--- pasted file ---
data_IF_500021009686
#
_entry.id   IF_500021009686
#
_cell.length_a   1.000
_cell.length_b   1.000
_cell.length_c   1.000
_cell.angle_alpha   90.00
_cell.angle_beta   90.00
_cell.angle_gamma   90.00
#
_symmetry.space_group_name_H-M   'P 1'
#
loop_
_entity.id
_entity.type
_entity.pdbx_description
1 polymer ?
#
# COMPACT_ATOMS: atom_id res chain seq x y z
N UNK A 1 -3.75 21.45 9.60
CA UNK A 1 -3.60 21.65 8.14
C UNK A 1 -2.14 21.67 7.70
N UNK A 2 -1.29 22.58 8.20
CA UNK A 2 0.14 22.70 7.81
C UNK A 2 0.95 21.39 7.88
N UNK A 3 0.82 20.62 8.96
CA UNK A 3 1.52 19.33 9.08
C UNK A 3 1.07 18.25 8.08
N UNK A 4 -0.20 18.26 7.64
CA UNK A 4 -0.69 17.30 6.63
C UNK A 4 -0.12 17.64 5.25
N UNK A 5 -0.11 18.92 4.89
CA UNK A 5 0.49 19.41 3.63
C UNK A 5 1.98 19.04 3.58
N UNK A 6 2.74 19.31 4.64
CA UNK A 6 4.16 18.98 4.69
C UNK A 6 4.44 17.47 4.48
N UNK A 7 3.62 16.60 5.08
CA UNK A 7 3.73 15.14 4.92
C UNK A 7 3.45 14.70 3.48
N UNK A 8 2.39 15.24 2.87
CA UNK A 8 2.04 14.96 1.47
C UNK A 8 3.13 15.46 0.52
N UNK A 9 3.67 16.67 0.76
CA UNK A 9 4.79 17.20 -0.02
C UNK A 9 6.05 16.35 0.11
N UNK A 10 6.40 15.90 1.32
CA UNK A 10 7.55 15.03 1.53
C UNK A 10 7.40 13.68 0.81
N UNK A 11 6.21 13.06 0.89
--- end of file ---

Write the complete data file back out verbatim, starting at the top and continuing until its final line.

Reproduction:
data_IF_500021009686
#
_entry.id   IF_500021009686
#
_cell.length_a   1.000
_cell.length_b   1.000
_cell.length_c   1.000
_cell.angle_alpha   90.00
_cell.angle_beta   90.00
_cell.angle_gamma   90.00
#
_symmetry.space_group_name_H-M   'P 1'
#
loop_
_entity.id
_entity.type
_entity.pdbx_description
1 polymer ?
#
# COMPACT_ATOMS: atom_id res chain seq x y z
N UNK A 1 -3.75 21.45 9.60
CA UNK A 1 -3.60 21.65 8.14
C UNK A 1 -2.14 21.67 7.70
N UNK A 2 -1.29 22.58 8.20
CA UNK A 2 0.14 22.70 7.81
C UNK A 2 0.95 21.39 7.88
N UNK A 3 0.82 20.62 8.96
CA UNK A 3 1.52 19.33 9.08
C UNK A 3 1.07 18.25 8.08
N UNK A 4 -0.20 18.26 7.64
CA UNK A 4 -0.69 17.30 6.63
C UNK A 4 -0.12 17.64 5.25
N UNK A 5 -0.11 18.92 4.89
CA UNK A 5 0.49 19.41 3.63
C UNK A 5 1.98 19.04 3.58
N UNK A 6 2.74 19.31 4.64
CA UNK A 6 4.16 18.98 4.69
C UNK A 6 4.44 17.47 4.48
N UNK A 7 3.62 16.60 5.08
CA UNK A 7 3.73 15.14 4.92
C UNK A 7 3.45 14.70 3.48
N UNK A 8 2.39 15.24 2.87
CA UNK A 8 2.04 14.96 1.47
C UNK A 8 3.13 15.46 0.52
N UNK A 9 3.67 16.67 0.76
CA UNK A 9 4.79 17.20 -0.02
C UNK A 9 6.05 16.35 0.11
N UNK A 10 6.40 15.90 1.32
CA UNK A 10 7.55 15.03 1.53
C UNK A 10 7.40 13.68 0.81
N UNK A 11 6.21 13.06 0.89